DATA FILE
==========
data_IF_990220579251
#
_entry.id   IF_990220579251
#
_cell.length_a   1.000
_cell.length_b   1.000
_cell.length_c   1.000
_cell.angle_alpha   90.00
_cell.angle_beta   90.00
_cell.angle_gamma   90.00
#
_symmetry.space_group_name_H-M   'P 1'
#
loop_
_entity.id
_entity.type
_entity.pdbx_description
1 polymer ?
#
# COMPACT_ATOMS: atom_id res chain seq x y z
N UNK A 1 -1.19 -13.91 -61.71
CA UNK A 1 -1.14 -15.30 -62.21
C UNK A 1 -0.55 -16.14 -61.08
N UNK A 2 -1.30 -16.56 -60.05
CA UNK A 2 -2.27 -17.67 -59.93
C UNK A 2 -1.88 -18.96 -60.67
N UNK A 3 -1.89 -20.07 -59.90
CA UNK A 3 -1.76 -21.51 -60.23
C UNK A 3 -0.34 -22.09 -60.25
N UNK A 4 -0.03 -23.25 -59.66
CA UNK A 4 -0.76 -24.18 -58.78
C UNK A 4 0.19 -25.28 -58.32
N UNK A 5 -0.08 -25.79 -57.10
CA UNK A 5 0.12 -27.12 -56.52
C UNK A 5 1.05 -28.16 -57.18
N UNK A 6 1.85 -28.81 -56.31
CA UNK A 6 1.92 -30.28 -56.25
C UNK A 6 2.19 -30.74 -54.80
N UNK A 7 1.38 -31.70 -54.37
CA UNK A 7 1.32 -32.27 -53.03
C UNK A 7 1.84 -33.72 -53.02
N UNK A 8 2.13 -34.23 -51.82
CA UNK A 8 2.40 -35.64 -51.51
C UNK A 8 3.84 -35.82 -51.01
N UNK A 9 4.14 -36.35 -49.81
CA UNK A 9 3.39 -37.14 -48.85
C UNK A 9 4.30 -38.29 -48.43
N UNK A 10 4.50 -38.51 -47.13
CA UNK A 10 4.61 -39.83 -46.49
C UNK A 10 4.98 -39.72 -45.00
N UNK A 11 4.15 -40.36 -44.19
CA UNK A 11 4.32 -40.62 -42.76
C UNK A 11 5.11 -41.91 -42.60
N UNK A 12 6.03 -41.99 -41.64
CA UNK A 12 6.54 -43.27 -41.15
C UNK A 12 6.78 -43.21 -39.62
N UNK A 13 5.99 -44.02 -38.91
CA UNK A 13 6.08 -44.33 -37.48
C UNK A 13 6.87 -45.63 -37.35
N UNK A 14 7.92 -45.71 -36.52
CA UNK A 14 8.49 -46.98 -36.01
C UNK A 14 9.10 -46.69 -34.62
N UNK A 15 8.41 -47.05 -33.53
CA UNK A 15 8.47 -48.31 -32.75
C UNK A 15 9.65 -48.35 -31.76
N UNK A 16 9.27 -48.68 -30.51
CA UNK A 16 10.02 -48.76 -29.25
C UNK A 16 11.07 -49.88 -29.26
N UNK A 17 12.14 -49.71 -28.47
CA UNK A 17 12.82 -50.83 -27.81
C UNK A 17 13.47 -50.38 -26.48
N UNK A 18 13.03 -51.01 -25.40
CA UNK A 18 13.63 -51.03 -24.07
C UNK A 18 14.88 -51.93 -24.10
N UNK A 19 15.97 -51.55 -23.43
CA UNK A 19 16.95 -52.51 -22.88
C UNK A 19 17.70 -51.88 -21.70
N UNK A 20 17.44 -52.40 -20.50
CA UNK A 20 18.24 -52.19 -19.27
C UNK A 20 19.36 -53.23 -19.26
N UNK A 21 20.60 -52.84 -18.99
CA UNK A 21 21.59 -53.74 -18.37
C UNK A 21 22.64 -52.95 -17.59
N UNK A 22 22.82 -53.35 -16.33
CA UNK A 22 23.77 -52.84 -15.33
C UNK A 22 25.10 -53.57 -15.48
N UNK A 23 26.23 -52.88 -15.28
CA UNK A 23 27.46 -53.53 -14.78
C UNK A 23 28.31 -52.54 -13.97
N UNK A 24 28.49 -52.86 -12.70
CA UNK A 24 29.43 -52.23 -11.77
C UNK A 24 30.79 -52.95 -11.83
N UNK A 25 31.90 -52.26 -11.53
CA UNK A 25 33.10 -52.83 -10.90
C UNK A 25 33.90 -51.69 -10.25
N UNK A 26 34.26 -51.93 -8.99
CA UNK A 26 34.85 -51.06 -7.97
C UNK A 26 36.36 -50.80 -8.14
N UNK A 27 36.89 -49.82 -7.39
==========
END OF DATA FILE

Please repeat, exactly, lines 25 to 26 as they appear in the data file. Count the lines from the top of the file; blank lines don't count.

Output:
CA UNK A 2 -2.27 -17.67 -59.93
C UNK A 2 -1.88 -18.96 -60.67